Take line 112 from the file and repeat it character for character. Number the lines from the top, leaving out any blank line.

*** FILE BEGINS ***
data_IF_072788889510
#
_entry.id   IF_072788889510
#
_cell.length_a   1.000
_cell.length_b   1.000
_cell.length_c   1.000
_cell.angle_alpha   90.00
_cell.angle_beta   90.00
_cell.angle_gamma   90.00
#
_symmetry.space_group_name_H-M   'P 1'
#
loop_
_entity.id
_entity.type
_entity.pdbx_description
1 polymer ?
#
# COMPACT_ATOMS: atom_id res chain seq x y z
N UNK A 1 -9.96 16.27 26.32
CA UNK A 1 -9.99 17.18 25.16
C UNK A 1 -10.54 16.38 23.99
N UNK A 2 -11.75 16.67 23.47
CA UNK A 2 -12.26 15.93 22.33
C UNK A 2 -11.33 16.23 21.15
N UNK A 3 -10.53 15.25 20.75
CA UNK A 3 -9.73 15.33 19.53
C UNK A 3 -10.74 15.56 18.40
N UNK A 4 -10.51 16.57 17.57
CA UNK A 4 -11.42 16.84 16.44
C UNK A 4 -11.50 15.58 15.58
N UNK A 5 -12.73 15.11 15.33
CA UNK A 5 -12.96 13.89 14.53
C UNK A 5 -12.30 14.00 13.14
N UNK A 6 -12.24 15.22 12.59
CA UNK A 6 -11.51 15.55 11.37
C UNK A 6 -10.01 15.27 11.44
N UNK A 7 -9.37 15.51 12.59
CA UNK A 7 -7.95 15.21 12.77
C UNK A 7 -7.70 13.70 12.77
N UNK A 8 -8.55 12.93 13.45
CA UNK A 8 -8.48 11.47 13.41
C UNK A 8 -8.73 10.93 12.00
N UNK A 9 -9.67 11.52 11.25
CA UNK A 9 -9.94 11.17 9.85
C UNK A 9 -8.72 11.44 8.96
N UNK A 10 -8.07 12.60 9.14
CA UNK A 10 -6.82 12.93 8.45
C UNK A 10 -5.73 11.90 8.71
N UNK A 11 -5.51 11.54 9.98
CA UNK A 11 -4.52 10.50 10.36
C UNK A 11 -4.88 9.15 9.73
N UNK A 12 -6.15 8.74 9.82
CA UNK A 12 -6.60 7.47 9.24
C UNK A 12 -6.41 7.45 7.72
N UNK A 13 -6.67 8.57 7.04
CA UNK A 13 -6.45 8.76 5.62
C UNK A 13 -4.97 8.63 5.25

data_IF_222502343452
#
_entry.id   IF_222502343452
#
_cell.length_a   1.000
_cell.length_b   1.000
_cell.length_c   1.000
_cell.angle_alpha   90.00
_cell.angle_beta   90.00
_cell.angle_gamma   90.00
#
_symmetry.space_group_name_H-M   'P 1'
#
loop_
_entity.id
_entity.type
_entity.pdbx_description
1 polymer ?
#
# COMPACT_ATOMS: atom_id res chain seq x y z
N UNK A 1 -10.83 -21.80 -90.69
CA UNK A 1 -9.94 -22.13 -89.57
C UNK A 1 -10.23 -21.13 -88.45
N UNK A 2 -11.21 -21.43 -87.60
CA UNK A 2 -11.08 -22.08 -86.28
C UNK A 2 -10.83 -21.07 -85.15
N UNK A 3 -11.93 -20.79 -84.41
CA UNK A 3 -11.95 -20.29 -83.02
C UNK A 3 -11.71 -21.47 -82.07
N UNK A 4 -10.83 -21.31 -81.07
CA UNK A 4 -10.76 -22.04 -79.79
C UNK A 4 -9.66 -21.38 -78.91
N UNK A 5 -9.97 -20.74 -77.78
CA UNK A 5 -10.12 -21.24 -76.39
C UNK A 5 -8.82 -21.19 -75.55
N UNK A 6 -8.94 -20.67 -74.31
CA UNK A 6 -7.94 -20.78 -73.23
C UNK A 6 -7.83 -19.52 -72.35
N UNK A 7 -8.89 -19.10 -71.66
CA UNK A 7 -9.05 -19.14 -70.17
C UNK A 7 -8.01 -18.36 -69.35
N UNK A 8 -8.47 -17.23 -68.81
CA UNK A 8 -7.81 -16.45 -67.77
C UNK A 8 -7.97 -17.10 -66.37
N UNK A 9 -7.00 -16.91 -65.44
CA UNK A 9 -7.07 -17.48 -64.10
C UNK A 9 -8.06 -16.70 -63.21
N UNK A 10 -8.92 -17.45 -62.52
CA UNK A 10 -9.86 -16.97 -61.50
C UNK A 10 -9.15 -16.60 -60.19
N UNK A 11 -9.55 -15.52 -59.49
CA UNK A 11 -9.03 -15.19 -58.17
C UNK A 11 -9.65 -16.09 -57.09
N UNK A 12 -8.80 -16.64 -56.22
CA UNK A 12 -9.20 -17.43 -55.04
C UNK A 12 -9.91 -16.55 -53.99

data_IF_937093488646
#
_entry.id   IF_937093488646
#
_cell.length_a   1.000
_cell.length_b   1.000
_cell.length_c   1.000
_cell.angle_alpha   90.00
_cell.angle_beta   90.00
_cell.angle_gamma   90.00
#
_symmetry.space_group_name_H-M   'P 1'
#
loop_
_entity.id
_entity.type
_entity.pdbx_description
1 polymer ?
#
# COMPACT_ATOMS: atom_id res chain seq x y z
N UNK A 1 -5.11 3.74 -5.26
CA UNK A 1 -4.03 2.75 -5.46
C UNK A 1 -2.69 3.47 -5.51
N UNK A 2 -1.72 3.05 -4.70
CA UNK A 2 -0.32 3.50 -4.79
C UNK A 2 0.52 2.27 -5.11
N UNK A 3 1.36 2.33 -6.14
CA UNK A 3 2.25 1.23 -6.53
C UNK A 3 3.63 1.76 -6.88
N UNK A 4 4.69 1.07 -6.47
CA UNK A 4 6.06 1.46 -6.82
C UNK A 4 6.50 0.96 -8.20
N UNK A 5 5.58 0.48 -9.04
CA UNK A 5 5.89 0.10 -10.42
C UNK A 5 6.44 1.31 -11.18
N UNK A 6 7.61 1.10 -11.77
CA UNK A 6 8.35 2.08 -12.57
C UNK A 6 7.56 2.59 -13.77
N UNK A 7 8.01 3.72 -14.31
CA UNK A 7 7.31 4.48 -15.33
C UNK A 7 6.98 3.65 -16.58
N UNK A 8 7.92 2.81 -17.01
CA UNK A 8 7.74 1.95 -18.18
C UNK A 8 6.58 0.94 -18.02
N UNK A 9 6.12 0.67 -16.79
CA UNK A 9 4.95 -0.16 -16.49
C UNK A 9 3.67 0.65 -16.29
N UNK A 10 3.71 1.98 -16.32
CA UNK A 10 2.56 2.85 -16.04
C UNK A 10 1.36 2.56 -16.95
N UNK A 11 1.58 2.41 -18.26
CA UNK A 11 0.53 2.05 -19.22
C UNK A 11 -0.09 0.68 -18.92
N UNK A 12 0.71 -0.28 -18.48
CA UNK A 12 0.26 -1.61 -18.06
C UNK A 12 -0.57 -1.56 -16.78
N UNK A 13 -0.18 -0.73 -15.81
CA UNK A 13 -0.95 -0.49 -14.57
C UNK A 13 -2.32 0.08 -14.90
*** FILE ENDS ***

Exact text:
C UNK A 11 -9.65 -16.09 -57.09